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How to Fulfill Reader's Expectations

Lesson 14 of 16

Everything the Protagonist Does Makes the Problem Worse

 

How to Fulfill Reader's Expectations

Lesson 14 of 16

Everything the Protagonist Does Makes the Problem Worse

 

Lesson Info

Everything the Protagonist Does Makes the Problem Worse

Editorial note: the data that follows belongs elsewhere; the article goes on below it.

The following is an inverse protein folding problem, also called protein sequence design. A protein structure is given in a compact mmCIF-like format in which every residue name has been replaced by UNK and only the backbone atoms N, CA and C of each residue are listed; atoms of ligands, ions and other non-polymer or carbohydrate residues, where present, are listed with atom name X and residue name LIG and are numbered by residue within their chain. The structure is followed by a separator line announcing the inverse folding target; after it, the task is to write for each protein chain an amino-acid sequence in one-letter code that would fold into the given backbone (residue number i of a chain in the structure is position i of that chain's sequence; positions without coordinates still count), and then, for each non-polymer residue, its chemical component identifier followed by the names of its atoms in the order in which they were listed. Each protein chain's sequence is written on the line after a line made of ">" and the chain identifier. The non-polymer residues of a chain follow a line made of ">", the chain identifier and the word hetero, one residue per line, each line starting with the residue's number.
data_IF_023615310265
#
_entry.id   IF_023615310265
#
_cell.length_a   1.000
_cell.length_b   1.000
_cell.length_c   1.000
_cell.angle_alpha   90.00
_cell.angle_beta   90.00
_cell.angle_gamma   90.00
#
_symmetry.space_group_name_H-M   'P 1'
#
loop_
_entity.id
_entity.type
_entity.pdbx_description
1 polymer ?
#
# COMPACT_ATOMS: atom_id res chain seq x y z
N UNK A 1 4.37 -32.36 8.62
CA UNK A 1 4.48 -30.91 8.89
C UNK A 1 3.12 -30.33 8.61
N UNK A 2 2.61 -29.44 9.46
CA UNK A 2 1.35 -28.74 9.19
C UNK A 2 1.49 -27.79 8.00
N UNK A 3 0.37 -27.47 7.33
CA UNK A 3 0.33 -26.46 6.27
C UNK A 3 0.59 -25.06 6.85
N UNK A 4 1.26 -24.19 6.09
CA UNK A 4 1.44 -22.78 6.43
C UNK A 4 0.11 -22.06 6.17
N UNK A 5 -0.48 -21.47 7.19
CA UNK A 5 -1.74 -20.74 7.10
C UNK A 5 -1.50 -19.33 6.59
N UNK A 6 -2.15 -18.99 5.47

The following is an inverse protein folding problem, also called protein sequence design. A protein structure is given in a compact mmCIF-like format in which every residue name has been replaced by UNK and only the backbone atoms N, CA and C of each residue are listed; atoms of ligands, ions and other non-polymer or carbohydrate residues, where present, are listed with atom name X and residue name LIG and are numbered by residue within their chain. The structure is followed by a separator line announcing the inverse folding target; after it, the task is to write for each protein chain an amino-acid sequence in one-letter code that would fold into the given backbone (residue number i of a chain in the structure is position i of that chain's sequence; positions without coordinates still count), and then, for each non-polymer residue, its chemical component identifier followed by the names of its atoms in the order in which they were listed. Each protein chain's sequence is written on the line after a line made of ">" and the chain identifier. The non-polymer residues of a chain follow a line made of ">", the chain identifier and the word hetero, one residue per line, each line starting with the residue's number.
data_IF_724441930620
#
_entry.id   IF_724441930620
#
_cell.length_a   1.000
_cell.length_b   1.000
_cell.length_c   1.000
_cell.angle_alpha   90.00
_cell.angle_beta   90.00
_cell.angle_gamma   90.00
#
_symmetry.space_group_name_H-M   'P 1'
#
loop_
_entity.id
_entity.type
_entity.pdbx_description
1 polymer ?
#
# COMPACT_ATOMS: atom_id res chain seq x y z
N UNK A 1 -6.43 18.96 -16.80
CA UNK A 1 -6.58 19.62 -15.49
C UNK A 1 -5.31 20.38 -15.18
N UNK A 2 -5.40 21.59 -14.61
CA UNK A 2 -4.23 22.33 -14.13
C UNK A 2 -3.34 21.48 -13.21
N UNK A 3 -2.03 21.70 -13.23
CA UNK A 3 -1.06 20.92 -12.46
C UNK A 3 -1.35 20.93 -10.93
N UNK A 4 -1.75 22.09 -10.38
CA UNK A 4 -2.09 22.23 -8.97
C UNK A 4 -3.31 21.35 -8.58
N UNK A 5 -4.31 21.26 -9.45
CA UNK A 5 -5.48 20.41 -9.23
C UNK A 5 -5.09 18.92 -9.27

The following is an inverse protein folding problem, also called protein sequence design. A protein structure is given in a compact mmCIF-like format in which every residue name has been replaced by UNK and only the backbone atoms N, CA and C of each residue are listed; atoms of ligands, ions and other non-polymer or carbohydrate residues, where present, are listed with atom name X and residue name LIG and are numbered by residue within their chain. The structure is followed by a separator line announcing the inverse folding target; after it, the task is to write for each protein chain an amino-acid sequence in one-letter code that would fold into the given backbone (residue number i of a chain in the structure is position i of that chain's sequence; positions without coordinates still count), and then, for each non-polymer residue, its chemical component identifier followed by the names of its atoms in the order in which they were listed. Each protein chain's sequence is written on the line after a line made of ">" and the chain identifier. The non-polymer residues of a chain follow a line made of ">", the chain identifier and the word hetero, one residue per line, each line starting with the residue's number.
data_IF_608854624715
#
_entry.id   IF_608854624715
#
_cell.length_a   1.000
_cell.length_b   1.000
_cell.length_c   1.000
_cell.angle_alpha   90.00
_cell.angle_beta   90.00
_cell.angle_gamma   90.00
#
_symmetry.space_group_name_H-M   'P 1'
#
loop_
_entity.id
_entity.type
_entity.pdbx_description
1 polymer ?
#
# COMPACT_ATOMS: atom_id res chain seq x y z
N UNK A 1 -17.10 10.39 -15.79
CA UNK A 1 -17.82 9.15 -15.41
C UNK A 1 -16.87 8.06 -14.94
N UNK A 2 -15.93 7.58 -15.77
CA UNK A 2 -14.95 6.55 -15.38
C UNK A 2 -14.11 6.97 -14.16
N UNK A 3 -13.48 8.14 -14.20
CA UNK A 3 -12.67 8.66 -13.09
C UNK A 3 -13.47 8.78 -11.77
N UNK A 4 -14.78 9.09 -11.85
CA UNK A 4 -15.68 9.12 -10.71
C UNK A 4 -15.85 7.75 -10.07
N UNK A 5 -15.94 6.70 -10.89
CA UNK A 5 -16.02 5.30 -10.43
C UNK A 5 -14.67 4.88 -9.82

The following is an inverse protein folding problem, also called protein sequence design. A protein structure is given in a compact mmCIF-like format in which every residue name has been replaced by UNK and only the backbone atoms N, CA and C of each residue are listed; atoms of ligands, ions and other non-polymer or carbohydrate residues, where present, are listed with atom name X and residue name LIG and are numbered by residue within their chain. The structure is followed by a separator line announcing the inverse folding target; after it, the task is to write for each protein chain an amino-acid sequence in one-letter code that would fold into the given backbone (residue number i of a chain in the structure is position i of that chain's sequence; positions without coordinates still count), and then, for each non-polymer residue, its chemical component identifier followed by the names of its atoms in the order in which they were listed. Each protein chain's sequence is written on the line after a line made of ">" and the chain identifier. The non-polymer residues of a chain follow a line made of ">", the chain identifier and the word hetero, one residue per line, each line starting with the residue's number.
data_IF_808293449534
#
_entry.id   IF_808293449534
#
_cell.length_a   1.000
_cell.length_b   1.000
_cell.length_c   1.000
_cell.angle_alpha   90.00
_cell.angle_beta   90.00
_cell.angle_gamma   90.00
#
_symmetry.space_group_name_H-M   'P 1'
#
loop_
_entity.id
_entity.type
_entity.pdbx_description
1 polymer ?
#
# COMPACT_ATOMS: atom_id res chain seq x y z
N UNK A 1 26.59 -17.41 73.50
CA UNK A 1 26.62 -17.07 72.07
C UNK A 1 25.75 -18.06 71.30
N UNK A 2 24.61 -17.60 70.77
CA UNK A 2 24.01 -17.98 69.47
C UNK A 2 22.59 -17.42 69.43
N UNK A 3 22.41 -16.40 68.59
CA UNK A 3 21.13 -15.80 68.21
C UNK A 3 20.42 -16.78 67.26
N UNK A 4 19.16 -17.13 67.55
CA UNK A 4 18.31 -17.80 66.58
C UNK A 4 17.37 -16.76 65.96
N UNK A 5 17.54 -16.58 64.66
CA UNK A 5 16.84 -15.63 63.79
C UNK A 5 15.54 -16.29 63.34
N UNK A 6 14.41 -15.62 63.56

The reader expects that as the protagonist tries to solve the story problem, he will only make things worse, until he has no choice but to face his misbelief. This is how stories escalate. This is why, if it was up to me, and I know this is incendiary both literally and figuratively, I would take every story's structure book, from the hero's journey on up, and I would burn them, because for one thing, they're not story structure. That is a completely misnomer. They are plot structure, and the story is not about the plot, it is not governed by external things happening. The story is governed by the protagonist and the choices he or she makes. In other words, story structure's the by-product of the story while told; not something you can put on from the outside in. The interesting thing about that is it means that very often you don't have-- and lots of stories that don't have an antagonist to make things worse. Really, almost always, it is your protagonist. And really, that force of opp...